Endometriosis lesions risk influenced by sexuality, semen fluid, study shows

By: Dr. Victor Marchione | Women's Health | Wednesday, March 23, 2016 - 12:00 PM

Endometriosis lesionsEndometriosis lesions risk is influenced by sexuality and semen fluid, according to research. The findings come from researchers at the University of Adelaide where lead researcher Dr. Jonathon McGuane said, “In laboratory studies, our research found that seminal fluid (a major component of semen) enhances the survival and growth of endometriosis lesions.”

Associate professor Louise Hull added, “Endometriosis, when tissue that normally grows inside a women’s uterus grows outside the uterus, affects one in 10 reproductive-aged women. The condition’s symptoms vary, but include painful periods, pelvic pain, and women with endometriosis may have difficulty conceiving. This is an important finding and raises the possibility that exposure of the endometrium (the inner lining of the uterus) to seminal fluid may contribute to the progression of the disease in women.”

“The next stage of the research will look at what this means for women with and without endometriosis. We now need to apply these laboratory findings to real life and determine whether the exposure of seminal fluid that occurs naturally during intercourse puts women at increased risk of developing endometriosis. And if modifications to sexual activity could lower the severity of the disease in women with endometriosis,” concluded Hull.

Endometriosis, relationships, and sex life

Endometriosis can contribute to pain experienced during sex and make it quite a challenge to have personal relationships and an active sex life. Researchers in Italy found that nearly half of women with endometriosis experience pain during sex and these women often find it difficult to have these discussions with their partner, adding strain to the relationship.

Additionally, some women are just too embarrassed to talk about painful sex even with their doctors. As a result, endometriosis may go undiagnosed as painful sex can be an early sign of pending endometriosis.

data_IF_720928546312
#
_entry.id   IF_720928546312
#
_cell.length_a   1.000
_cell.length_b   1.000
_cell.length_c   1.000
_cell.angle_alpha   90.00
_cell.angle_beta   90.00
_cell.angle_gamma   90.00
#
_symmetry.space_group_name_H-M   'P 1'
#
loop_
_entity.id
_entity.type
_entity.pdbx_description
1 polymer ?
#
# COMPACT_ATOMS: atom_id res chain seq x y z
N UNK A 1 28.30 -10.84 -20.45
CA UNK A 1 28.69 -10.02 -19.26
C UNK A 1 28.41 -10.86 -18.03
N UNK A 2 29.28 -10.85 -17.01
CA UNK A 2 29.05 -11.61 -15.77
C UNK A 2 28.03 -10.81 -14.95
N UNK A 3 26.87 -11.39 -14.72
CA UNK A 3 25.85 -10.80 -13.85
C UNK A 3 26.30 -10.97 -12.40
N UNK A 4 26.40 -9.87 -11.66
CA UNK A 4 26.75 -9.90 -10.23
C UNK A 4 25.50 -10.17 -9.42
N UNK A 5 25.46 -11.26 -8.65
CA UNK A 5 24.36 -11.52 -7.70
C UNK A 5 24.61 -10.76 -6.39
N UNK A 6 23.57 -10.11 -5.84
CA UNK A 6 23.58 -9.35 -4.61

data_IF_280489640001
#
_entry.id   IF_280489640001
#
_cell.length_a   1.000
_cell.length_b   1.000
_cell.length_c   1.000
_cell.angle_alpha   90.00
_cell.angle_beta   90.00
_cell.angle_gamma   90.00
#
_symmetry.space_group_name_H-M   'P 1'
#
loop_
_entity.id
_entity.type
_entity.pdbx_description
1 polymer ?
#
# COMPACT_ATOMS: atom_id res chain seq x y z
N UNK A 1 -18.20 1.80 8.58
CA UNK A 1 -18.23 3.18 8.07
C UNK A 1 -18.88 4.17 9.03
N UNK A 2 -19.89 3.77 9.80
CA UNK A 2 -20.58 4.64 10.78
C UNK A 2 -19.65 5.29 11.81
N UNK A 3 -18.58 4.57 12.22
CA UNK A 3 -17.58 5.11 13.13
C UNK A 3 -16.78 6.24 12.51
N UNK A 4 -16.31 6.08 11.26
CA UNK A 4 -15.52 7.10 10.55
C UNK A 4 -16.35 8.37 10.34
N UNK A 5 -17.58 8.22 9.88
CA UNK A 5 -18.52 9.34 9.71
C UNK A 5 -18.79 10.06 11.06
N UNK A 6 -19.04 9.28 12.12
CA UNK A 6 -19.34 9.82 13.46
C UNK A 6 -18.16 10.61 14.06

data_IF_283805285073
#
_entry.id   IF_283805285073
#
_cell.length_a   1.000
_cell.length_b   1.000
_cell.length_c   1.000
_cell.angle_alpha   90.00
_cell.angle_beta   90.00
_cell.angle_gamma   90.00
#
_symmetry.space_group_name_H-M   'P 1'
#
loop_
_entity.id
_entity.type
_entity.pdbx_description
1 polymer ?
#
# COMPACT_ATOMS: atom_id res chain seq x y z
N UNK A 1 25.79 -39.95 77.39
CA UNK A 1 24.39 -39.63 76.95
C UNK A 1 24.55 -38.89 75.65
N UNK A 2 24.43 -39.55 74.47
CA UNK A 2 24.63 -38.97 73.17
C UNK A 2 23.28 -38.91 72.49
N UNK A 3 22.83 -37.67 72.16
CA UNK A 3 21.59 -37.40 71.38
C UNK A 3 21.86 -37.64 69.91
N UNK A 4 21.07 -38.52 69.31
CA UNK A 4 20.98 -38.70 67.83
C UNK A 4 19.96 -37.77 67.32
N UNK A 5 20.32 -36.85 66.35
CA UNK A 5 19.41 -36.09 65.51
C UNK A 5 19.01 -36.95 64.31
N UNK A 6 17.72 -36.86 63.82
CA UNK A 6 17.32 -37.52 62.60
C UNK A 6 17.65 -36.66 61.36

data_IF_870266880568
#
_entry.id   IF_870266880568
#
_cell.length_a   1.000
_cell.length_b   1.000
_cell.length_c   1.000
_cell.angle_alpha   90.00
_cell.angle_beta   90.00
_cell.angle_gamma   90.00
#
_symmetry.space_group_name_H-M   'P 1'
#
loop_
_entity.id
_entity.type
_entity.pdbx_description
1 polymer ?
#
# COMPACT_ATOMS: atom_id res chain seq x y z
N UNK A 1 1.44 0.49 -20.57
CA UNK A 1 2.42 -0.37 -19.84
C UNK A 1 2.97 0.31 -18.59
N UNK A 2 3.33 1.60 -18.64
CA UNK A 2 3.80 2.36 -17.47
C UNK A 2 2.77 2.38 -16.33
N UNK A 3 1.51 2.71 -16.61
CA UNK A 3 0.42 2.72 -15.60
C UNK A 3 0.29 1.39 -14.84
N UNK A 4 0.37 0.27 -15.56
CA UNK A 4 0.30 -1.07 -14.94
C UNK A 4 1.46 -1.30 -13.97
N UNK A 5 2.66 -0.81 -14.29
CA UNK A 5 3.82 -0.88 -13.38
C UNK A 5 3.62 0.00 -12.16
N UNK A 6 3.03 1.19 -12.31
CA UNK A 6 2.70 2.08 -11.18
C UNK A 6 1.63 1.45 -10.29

Endometriosis occurs when the tissue that normally lines the uterus begins to grow outside of the uterus. Depending on its location, the condition can make sex painful.

Pain can range from mild to simply unbearable, and different sexual positions can play a role in the type and intensity of pain you experience. Worse yet, some women can experience lasting pain up to two days after intercourse.

Dr. John C. Petrozza, board-certified obstetrician-gynecologist, explained, “When there’s pain during intercourse, over a period of time, tension plays a big role. A woman anticipates pain, which creates a difficult emotional state. You’re anxious to please your partner, but fearful of post-coital pain. The tendency is to tense up, and sex becomes more painful even with superficial penetration.”

There are some solutions you can consider and try in order to reduce pain experienced through sex, such as changing positions – as mentioned, some may be more painful than others, picking the right time of the month as sex may be less painful during certain days of your menstrual cycle, and lastly, being open with your partner and doctor and ensure they know what is going on and how you are feeling.


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Sources:
http://www.adelaide.edu.au/news/news77722.html
http://ajp.amjpathol.org/article/S0002-9440(15)00079-6/abstract
http://www.everydayhealth.com/womens-health/why-sex-hurts-with-endometriosis.aspx


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